In some rug weaving, more labor is expended on the materials and finishing than in the actual weaving of a hand-woven rug.

Raw rug transformed into finished rug, Tehran, Iran
Same rug as above post wash detail work

FAQ- Frequently asked questions.
  • Are oriental rugs expensive? Considering the time, materials, and labor to make a finished rug, no, I think they are reasonably priced. Used oriental rugs are very affordable, some below the price of new machine-made area rugs.

  • Are oriental rugs worth money? If you plan to throw away your rugs every few years, no they are not worth it. Good handwoven rugs last a lifetime, I've cleaned a lot of rugs in the last 34 years, and I clean many rugs that are a hundred or more years old. Nothing wears on the floor or performs like a quality handwoven wool rug. If you approach buying a rug as a forever purchase, then they are absolutely worth the money.

  • Why are they called Oriental rugs? It's from the word Orient a term for everything east of Europe; the Orient and oriental rugs came from the Orient; the name stuck. Oriental rugs vs. Persian rugs. Persian rugs are rugs made in modern-day Iran, Persian rugs are oriental rugs, but not all Oriental rugs are Persian such as rugs made in Afghanistan, Pakistan, India, Nepal, Tibet, and China.

  • Do oriental rugs hold their value? Some do, and others don't. I'm a little pensive with the concept of value and collectability of rugs or, worse "oriental rugs as an investment". I don't recommend rug buying as an investment.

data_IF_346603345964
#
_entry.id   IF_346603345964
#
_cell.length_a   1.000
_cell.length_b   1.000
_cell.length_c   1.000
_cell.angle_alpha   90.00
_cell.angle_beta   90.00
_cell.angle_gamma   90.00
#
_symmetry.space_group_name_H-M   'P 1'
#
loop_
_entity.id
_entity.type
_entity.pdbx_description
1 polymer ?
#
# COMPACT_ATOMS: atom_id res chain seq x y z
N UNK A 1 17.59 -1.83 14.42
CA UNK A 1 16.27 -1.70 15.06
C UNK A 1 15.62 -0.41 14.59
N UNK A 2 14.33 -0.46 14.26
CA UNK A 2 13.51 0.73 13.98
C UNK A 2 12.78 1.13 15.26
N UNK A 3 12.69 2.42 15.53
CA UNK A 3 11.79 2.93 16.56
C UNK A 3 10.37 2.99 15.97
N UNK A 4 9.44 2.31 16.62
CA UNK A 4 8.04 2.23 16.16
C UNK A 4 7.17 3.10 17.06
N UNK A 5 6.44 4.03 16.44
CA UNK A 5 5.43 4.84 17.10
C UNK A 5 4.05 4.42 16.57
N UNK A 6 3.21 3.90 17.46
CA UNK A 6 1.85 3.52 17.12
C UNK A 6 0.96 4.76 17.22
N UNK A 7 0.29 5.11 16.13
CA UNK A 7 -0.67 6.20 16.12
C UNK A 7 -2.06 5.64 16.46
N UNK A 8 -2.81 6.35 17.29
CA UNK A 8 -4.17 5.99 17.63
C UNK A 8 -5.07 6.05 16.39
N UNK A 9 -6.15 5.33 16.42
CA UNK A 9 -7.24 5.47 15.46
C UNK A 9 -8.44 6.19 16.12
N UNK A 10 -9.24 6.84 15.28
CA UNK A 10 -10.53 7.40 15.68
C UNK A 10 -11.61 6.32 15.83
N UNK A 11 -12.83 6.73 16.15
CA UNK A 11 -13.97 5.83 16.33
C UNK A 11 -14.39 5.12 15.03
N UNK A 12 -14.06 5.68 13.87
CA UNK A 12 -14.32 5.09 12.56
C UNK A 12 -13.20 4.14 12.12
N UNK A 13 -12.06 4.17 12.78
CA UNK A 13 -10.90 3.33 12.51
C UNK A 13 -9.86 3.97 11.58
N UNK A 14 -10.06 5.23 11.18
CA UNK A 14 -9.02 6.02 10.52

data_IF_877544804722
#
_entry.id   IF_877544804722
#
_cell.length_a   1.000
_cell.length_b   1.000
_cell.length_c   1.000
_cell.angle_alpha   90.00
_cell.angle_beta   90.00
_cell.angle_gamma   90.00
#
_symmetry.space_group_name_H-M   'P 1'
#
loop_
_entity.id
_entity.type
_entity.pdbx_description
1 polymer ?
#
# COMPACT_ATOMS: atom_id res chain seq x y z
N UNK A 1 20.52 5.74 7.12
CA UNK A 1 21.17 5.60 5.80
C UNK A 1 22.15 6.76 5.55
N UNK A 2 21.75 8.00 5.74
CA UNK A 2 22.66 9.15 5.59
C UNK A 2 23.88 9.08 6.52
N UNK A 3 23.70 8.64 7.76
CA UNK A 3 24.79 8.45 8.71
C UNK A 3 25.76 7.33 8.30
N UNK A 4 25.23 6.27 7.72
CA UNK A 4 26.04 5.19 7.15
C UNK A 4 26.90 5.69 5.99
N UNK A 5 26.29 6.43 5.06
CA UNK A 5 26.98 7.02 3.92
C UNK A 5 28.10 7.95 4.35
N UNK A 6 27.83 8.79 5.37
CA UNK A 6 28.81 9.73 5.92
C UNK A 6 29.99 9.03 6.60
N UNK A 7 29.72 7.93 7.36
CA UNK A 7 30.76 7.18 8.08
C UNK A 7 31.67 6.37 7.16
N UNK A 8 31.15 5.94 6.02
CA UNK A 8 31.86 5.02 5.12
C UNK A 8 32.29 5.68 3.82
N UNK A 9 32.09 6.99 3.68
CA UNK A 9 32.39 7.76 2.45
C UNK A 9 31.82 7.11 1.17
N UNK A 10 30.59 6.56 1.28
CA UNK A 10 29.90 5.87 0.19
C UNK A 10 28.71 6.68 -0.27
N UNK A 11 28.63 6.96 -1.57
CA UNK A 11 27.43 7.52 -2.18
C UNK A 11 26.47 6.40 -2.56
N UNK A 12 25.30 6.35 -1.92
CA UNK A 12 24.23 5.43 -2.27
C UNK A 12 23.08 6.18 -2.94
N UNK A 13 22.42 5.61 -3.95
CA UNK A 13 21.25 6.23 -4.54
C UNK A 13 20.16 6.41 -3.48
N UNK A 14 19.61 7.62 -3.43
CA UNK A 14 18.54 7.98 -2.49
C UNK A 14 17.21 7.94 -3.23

• Is rug weaving environmentally friendly? No, high water use and how some chemicals such as dye waste are an issue in some rug weaving countries. However, buying a good quality rug for long-term use as a forever rug is an intelligent money move and upends what I just said about not being environmentally friendly. We clean antique rugs a hundred or more years old all the time. There is nothing more environmentally sound or prudent than a rug that can last on a floor for a century or more. It doesn't matter what kind of floor covering you buy if you are replacing it every five years or so for a new color trend, it's not environmentally friendly, Green certified or not.

I shy people away from rugs based on value yes, some rugs will increase in value, but some will lose value too, kind of like stocks. The real value of oriental rugs is their longevity, performance, color, design, and durability on the floor in your home.

Shopping for a handmade rug in Portland

Tip number one, buy wool, nothing has the performance of good quality wool, not even silk.

Tip number two, stay away from plant fibers, cotton, linen, and Viscose ( rayon, bamboo silk, modal, lyocell); unlike wool, I rarely clean plant fiber rugs over 20 years old, and plant fiber stains and wear easily. Most plant finer living room rugs last 2-5 years, did I mention buy wool?

Rug Shopping

The rug market and sales have changed over the last two decades, there used to be a high-pressure-gimmicky sales environment that existed, but that's largely gone. Today retailers work collaboratively; no one expects you to walk in and buy a rug; they expect you to look at rugs and samples and ask lots of questions.